12
March
2007
|
01:02 PM
America/Los_Angeles

3.12.07 Wikipedia deals with fake experts

Who's Essjay? He's not, it turns out, a tenured professor in Catholic law but rather 24-year-old Ryan Jordan. The disclosure has prompted Jimmy Wales to draft a credential verification scheme and is causing something of an identity crisis among the Wikipedians, The Times says.

The details of how Mr. Wales’s system would work are still being bandied about, and include the idea of having users fax copies of their diplomas to Wikipedia’s offices, or relying on a “circle of trust,” whereby a trusted individual would be in charge of verification. Mr. Wales said he thought that some version of his proposal would begin on the site “in a week.”


Florence Devouard, head of Wikimedia Foundation board, said she was “not supportive” of the proposal. “I think what matters is the quality of the content, which we can improve by enforcing policies such as ‘cite your source,’ not the quality of credentials showed by an editor,” she added.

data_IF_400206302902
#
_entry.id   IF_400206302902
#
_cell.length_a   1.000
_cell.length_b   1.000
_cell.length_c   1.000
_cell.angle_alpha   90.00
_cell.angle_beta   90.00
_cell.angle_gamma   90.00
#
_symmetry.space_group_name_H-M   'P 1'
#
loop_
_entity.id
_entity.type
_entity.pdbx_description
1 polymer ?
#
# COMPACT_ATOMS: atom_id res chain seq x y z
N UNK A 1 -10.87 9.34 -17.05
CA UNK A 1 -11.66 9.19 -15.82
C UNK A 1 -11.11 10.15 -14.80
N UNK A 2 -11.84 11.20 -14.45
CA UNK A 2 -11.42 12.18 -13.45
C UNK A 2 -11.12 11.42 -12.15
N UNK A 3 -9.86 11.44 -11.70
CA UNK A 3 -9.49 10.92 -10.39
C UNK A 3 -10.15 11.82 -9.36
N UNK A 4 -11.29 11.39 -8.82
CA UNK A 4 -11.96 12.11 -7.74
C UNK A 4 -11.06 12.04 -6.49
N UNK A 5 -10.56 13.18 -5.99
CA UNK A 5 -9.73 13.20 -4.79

Wales concedes: “The moral of the story is what makes for a good Wikipedian is not a good credential.” But he always realizes something important: that Wikipedia will die if people perceive that it is “written by a bunch of 12-year-olds.”

In general I agree with Devouard that "cite your source" is the best protection against falsity and slopppiness. As a law student, I take offense at assertions of fact that can't be backed up. It's not enough that others may correct errors. In the law, assertions require proof. Published works are best, citing to other Wikipedia articles doesn't cut it. So it needs to be enforced somehow.

The power of Wikipedia is in the intelligence of many people not their anonymity or their credentials.